With the development of computer and algorithm, the effects of saliency detection have been improved tremendously. However, the illumination in the image in practical application is not always as ideal as the ones in the datasets in this research field. Many of the existing saliency detection methods do not attach great importance to the illumination problem. However, detecting salient objects in the same images which with different illumination is always a challenge task. For example, we simulate the different illumination conditions and run the codes of the early works, i.e., RC [15] and SDSP [16] , on MSRA 1000 database [13] . Fig. 1 . shows the results. Fig. 1 (a4) is the normal illuminant in the aforementioned database. We reduce the light gradually and demonstrate them as Fig. 1 (a1) ~ (a3). Similarly, Fig. 1 (a5) ~ (a8) is showed as bright image. It can be seen that both RC and SDSP, which represented as Fig. 1 (b2) and Fig. 1 (b3) respectively, are influenced by the case of illumination in images. Since the preferable light condition is very difficult to guarantee in application, it is very necessary to improve the accuracy of saliency detection under the worse illumination. In this paper, we propose a novel saliency detection framework based on illumination invariant features to improve the accuracy of the saliency detection under the different light conditions.
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Examples of the saliency maps in different illumination conditions.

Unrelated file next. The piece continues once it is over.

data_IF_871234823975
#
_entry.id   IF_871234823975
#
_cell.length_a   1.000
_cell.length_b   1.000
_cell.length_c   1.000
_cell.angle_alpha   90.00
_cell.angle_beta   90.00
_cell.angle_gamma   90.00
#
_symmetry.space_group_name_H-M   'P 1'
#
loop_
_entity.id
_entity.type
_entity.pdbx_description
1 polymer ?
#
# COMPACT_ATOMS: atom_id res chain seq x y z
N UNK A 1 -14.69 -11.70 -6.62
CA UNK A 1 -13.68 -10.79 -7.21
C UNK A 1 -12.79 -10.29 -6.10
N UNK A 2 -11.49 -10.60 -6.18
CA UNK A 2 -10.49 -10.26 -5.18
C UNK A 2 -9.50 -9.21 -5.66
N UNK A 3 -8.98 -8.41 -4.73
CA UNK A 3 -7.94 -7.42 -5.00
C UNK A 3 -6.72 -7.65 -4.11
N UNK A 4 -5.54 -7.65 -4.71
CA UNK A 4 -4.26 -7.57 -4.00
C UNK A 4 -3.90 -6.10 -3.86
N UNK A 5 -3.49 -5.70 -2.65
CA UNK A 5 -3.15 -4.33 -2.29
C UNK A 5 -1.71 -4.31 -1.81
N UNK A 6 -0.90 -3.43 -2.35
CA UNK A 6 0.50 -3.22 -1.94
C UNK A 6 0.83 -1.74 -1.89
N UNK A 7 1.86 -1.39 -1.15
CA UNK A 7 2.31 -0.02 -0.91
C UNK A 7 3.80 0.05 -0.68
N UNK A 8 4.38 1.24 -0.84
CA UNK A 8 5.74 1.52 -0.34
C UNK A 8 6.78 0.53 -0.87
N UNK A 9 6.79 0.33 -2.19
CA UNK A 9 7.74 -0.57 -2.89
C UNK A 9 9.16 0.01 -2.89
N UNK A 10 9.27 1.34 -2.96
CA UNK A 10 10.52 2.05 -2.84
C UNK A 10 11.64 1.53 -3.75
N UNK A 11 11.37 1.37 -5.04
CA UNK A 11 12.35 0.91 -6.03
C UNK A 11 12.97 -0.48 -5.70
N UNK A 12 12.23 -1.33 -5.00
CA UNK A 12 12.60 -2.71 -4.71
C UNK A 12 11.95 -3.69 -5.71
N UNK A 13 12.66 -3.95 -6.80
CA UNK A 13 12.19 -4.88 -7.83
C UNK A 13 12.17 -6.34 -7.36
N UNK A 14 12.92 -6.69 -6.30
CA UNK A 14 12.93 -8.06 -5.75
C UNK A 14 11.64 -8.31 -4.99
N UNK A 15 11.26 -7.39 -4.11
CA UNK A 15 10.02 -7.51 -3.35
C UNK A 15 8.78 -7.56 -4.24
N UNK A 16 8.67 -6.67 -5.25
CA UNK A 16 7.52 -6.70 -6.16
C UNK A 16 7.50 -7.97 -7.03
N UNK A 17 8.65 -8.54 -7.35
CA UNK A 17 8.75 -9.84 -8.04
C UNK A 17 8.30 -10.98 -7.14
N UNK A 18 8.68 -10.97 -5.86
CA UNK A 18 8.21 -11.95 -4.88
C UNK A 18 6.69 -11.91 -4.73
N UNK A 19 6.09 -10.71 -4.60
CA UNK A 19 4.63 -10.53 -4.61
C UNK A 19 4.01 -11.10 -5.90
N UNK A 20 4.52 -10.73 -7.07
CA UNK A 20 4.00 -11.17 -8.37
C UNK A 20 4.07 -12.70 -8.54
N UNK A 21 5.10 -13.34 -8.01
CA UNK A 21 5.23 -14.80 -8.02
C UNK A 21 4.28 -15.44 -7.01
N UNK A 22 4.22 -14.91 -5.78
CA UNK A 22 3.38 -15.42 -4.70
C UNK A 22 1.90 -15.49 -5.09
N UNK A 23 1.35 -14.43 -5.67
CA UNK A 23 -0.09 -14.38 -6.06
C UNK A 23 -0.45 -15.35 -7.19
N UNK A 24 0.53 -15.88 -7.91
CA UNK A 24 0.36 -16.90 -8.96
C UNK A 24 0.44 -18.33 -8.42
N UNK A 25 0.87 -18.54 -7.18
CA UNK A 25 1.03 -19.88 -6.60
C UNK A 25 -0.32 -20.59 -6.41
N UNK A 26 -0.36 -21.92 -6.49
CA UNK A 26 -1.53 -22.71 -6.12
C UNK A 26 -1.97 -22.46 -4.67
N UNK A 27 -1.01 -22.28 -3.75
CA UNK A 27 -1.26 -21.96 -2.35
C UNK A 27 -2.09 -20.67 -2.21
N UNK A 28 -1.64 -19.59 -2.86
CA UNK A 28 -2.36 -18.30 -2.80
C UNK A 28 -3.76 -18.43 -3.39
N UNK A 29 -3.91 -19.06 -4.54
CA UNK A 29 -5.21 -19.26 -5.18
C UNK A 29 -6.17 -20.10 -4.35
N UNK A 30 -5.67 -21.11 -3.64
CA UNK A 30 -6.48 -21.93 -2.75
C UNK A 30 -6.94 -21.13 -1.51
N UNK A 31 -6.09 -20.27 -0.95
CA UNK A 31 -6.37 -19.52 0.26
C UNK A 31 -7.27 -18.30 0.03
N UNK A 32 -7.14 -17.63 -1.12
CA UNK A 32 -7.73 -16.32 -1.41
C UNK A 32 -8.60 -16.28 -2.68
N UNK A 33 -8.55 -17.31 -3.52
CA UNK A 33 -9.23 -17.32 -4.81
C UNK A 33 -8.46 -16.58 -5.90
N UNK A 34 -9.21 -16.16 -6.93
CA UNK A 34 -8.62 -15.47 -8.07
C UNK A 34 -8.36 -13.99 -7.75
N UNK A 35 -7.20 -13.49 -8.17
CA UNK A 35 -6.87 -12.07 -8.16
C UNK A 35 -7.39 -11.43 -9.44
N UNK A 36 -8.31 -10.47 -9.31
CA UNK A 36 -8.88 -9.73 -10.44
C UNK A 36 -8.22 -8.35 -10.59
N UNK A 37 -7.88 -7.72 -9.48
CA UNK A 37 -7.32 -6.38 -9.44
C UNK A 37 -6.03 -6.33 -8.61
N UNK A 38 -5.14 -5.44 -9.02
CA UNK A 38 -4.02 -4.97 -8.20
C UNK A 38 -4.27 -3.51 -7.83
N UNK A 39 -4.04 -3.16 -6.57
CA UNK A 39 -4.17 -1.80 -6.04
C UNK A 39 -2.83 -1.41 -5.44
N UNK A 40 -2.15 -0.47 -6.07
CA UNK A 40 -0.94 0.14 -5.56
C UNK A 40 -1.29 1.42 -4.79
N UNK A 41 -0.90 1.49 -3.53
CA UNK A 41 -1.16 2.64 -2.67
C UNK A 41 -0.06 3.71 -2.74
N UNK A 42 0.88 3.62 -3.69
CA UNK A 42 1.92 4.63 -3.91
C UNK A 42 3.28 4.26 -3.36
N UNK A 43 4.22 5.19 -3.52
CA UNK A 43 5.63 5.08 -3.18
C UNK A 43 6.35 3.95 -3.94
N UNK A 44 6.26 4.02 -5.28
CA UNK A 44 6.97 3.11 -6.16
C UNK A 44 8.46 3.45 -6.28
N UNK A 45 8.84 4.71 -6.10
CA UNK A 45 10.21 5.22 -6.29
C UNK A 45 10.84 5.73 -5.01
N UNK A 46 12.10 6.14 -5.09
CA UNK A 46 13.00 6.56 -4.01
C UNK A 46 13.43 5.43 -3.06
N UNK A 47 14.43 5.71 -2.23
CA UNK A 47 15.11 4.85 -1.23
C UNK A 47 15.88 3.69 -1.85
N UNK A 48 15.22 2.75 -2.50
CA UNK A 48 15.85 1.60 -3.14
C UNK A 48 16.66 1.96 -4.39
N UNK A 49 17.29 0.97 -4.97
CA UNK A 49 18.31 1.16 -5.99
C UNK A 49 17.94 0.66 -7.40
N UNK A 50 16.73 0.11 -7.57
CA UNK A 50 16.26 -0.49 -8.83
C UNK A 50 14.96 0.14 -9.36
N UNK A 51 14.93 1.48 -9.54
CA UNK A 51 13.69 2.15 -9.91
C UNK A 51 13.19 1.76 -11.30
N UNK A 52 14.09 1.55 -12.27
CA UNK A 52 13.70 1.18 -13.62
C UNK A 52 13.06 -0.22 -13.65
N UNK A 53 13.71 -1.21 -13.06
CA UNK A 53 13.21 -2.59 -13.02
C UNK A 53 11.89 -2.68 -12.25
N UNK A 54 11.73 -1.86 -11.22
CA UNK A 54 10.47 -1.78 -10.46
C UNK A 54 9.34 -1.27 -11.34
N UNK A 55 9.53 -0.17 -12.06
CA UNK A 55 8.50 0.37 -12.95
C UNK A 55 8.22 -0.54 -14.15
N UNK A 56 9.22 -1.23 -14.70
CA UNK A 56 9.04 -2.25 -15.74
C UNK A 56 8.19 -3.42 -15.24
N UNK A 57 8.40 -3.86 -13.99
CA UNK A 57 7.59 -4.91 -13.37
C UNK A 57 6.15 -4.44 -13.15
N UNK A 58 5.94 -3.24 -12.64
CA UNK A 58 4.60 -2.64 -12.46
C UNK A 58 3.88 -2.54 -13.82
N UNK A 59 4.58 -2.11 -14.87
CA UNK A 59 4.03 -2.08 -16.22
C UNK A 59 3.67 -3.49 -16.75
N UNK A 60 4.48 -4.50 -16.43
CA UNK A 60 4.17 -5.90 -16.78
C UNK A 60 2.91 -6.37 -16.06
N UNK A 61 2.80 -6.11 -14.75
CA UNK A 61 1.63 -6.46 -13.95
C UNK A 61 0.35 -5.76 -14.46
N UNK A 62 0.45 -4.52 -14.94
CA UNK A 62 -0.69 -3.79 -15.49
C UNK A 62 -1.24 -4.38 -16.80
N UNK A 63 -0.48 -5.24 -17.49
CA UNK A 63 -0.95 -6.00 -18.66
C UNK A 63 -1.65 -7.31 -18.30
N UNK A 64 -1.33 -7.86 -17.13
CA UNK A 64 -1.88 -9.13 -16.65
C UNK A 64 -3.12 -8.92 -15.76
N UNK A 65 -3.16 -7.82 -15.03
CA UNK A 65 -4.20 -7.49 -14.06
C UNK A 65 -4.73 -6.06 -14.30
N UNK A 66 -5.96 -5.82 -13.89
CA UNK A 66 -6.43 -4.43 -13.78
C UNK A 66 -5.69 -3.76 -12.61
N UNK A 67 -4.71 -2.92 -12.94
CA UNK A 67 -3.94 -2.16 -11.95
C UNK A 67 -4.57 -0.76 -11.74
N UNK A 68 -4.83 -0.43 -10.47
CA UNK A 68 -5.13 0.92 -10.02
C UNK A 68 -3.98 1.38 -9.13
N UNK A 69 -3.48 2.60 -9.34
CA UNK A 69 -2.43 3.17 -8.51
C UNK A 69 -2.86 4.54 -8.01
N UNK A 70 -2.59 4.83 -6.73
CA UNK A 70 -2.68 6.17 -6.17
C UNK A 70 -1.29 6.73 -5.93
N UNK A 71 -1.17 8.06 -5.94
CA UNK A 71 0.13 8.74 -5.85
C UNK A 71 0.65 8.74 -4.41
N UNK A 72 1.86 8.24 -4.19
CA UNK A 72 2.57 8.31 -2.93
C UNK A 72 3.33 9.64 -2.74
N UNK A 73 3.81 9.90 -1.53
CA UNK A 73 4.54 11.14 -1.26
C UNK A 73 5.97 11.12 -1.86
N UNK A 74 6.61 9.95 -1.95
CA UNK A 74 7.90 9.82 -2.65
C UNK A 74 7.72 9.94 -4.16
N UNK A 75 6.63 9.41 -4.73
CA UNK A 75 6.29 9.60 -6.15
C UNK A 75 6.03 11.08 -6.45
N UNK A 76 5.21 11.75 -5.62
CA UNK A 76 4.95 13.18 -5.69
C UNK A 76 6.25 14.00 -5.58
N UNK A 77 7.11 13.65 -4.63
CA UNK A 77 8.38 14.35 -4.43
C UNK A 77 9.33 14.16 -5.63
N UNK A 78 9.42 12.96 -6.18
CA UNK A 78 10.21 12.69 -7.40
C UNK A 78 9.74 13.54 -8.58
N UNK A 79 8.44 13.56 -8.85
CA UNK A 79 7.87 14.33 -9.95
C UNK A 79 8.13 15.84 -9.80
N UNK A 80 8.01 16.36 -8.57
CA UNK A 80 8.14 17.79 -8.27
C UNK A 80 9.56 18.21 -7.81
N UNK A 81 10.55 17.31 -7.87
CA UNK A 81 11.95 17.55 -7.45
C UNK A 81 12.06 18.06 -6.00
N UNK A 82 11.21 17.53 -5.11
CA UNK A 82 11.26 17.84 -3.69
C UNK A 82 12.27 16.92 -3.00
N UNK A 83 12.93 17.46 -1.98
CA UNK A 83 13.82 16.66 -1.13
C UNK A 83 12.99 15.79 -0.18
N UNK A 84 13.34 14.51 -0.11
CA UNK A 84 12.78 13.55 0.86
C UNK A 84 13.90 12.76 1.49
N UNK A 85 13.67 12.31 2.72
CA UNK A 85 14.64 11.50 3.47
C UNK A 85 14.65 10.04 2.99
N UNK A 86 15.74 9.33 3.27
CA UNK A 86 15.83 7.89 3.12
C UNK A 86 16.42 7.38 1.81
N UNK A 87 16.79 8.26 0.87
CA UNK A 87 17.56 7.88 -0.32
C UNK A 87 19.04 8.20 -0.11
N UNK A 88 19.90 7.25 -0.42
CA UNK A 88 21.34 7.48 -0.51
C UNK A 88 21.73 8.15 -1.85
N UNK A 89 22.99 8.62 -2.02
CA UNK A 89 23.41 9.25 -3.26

In this paper, our work includes two parts mainly. First, we add the information of different illumination conditions to a publicly available database MSRA1000 provided by Achanta et al. [13] which includes 1000 images. As we known, this database is the largest and the best of the image datasets to research the saliency detection, and has ground truth in the form of accurate human-marked labels for salient regions. Each image in the dataset is changed to different light condition by reducing or increasing the light gradually. Second, we propose a new algorithm to detect the salient object based on illumination invariant features [18] . The proposed algorithm extracts the illumination invariant features from the given image and uses the region growing method to detect the salient regions. Since the illuminant invariant features are independent of the light and retain the saliency information of the original image, we can exploit this characteristic to improve the precision of saliency detection under different illuminations.
The contributions of this paper are summarized as follows:
(1) We propose a new framework for the issue of reducing the impact of illumination in saliency detection, since it is not discussed before as we know. In our proposed framework, we exploit illumination invariant features (IIF) which extracts the invariant features efficiently and ignores the illumination conditions of the image as shown in Fig. 2 ;
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Diagram of our proposed model
(2) The proposed algorithm fuses some priors, such as color distinctness and spatial distinctness into a framework to improve the accuracy of the saliency detection. According to the mechanism of the human visual system that warm colors, such as red and yellow, are more pronounced to our eyes than cold ones, such as green and blue, we propose a simple method to model it by analyzing the color space of the image.
The remainder of the paper is organized as follows: we state the foundations in section 2. In Section 3, we demonstrate framework of our saliency detection method in detail. Then, we demonstrate our experimental results based on three public image datasets and compare the results with other state-of-the-art saliency detection methods in Section 4. The final section concludes the paper by summarizing our findings.
2. Illumination invariant features